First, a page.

A Court Case to Define the Labor Movement

March 2016

By: Bruce W. Both, President

A Court Case to Change the Labor Movement

Friedrichs v. California Teachers Association aims to rewrite the rules how public unions operate


A monumental case, posed to rewrite a 40-year precedent guiding public sector labor relations, will be ruled on later this summer by the five Republican-appointed justices in the Supreme Court.

Every union member in America should be monitoring this case closely.

Friedrichs v. California Teachers Association aims to overturn the 1977 decision, Abood v. Detroit Board of Education, which established the legality of an "agency fee" to be levied by public-sector unions on non-union members to support collective bargaining -- a fee to cover the union's costs to negotiate a contract that covers all the public employees, even those who are not union members.

The new approach suggests depleting public-sector unions’ finances and reducing their political clout.  This is about defunding unions, removing organized labor’s political contributions and weakening the ability for the labor movement to compete with the heavy pockets of corporations.

With a legal process systematically stacked against unions, the question of how unions are expected to compete is on the forefront of union-members across America. If unions are defunded, who then, fights for working men and women?

Friedrichs v. California Teachers Association questions whether public employees may band together to form unions and pursue common interests of the collective workforce against the free speech rights of disagreeing employees to withdraw from bargaining efforts which they disagree.

A decision by the Court against the teachers association could not only significantly weaken public sector unions, but could also be foreshadowing for what could come next: defunding private sector unions.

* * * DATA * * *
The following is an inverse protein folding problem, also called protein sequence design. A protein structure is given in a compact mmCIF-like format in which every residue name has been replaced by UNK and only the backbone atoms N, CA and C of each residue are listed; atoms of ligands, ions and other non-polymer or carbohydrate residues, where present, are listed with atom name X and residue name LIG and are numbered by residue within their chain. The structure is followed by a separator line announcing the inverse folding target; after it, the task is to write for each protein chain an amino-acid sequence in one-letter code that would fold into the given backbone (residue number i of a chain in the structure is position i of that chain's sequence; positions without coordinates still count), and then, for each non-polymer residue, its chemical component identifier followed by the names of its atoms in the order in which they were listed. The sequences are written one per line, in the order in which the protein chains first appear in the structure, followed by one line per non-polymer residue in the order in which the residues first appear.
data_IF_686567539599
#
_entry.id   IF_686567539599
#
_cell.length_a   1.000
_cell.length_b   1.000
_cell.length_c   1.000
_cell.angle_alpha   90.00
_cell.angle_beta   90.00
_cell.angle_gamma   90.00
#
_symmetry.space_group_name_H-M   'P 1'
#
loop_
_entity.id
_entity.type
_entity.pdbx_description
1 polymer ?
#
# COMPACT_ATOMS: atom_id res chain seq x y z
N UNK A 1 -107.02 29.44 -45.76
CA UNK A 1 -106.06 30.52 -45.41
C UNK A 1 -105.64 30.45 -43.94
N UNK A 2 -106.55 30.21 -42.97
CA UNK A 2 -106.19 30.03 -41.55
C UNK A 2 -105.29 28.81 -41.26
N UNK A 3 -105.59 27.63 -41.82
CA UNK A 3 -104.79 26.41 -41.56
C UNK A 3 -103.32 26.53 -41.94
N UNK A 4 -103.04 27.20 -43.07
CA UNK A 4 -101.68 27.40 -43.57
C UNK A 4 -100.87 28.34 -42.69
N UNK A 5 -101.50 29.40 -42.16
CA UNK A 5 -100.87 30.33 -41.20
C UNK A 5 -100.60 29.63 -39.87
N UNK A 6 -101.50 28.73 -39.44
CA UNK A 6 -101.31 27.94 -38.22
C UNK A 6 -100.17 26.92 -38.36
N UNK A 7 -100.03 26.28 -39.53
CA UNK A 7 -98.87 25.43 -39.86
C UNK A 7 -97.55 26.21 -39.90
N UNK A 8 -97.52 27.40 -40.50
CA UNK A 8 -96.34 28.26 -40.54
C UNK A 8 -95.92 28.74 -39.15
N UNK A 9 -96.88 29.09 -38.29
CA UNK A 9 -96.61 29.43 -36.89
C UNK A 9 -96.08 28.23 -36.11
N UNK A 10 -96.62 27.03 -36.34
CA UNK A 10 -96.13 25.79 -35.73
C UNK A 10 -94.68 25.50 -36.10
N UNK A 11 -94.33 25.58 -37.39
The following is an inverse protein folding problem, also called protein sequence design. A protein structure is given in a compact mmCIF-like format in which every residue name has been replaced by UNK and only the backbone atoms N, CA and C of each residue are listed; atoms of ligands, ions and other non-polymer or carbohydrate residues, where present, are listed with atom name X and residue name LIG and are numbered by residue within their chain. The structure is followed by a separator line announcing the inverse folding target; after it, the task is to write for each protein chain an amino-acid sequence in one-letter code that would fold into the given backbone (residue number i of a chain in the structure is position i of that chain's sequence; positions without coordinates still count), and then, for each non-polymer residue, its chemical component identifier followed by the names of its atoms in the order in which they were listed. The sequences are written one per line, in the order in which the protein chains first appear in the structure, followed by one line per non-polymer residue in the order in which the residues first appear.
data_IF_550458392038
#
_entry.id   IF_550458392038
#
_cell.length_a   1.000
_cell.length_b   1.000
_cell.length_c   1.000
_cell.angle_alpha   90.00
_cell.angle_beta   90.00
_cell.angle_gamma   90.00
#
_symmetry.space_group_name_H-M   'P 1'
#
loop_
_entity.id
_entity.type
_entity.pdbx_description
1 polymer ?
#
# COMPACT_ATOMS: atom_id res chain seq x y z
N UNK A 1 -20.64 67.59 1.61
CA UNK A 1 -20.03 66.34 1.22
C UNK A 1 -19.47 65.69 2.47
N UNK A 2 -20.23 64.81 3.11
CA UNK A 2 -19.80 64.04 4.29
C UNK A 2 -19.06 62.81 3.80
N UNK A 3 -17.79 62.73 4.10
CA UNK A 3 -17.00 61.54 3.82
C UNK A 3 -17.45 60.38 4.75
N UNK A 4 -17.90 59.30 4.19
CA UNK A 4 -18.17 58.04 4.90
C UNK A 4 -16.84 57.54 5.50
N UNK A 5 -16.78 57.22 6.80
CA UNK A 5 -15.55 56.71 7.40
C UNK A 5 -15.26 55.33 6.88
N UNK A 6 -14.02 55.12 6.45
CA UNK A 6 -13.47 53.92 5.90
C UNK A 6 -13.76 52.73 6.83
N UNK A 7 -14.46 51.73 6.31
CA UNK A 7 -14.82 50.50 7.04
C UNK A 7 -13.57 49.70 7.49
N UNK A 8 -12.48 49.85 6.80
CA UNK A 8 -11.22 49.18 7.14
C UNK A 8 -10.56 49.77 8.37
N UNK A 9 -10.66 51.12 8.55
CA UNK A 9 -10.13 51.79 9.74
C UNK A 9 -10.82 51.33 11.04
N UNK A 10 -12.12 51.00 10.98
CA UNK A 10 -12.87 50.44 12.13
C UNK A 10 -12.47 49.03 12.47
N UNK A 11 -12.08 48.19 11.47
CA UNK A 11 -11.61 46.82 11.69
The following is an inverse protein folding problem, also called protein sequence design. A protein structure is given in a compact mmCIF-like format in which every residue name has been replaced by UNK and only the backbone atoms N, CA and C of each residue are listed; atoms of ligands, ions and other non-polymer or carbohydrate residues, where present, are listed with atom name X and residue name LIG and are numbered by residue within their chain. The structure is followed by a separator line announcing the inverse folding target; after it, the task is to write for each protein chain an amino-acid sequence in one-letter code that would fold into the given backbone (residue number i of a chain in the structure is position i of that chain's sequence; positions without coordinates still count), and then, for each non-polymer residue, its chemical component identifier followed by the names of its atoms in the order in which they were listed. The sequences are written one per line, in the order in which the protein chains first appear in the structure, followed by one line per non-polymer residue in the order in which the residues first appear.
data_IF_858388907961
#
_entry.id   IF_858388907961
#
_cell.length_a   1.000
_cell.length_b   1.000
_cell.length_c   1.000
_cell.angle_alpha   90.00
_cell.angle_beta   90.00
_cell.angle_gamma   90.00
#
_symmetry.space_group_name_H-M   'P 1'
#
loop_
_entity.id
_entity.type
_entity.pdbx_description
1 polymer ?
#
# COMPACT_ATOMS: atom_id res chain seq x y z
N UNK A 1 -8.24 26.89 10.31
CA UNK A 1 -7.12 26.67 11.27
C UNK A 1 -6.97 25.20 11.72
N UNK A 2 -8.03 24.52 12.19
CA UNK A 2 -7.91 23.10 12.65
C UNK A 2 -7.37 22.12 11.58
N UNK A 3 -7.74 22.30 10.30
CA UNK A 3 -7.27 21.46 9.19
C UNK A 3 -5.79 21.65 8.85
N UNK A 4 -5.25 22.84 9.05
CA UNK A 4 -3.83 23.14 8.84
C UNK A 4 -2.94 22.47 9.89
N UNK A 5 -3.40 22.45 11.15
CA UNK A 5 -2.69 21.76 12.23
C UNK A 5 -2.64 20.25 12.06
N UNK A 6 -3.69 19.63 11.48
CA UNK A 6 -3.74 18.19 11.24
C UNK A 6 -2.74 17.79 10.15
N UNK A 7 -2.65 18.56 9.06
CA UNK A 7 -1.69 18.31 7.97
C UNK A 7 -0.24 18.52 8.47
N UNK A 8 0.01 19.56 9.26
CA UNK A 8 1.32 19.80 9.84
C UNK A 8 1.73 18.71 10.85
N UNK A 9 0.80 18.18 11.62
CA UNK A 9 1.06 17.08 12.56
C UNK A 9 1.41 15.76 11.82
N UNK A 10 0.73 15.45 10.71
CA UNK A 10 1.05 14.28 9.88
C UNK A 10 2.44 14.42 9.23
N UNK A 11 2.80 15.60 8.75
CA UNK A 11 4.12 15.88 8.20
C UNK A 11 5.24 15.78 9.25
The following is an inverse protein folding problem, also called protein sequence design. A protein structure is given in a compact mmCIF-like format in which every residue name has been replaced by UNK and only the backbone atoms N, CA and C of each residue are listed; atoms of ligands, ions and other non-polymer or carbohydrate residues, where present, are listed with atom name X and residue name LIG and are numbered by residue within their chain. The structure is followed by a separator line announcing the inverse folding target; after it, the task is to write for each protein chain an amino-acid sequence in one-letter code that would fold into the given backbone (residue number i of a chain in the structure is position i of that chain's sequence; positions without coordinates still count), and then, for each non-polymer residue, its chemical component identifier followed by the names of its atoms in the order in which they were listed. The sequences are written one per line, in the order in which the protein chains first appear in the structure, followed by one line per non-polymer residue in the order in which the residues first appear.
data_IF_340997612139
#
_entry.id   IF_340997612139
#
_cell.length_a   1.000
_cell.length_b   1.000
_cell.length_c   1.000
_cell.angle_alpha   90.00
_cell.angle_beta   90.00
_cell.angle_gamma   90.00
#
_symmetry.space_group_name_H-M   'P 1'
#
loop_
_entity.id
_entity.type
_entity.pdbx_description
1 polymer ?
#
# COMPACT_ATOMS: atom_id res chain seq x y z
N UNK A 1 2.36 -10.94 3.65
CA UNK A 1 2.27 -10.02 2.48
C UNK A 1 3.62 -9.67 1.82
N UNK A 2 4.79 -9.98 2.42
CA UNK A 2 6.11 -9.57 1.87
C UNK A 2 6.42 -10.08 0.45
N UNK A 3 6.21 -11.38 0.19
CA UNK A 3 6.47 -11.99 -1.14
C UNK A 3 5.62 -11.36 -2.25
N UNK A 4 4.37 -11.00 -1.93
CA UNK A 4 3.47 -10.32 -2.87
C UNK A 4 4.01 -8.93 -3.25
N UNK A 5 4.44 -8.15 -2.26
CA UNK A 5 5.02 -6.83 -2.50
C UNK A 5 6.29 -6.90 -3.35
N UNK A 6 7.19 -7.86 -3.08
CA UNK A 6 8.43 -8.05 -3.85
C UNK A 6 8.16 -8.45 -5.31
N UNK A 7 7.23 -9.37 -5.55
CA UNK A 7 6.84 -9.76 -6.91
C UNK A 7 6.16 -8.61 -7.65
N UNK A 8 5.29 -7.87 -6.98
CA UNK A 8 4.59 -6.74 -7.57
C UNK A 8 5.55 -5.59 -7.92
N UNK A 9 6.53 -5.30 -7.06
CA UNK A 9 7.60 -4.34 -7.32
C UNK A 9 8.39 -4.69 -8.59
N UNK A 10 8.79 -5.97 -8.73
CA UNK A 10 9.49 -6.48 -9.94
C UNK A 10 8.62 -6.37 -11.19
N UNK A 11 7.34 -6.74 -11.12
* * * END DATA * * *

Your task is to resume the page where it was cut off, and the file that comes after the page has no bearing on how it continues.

Under current law unions bargain for collective salaries, safer schools, working conditions, etc… If the Court rules against the Teachers Association, men and women who choose not to pay dues, will still receive the same benefits, pay and working conditions negotiated by the Union. They will become “free-riders”.

This would create an impossible problem -- someone benefiting from collective bargaining without paying for it.

According The New York Times, "A ruling in the teachers' favor would affect millions of government workers and culminate a political and legal campaign by a group of prominent conservative foundations aimed at weakening public-sector unions. Those unions stand to lose fees from both workers who object to the positions the unions take and those who simply choose not to join while benefiting from the unions' efforts on their behalf."

The case will affect millions of people and have an impact on tens of thousands of current union contracts.

Do not be fooled with clever rhetoric and quirky headlines. This case is an attempt to shift the balance away from workers and in the favor of corporate interests. It has nothing to do for the betterment of working conditions in schools, safety in schools or fairness at work. It only aims to hurt middle class and working class families by defunding their only weapon to combat against greed .


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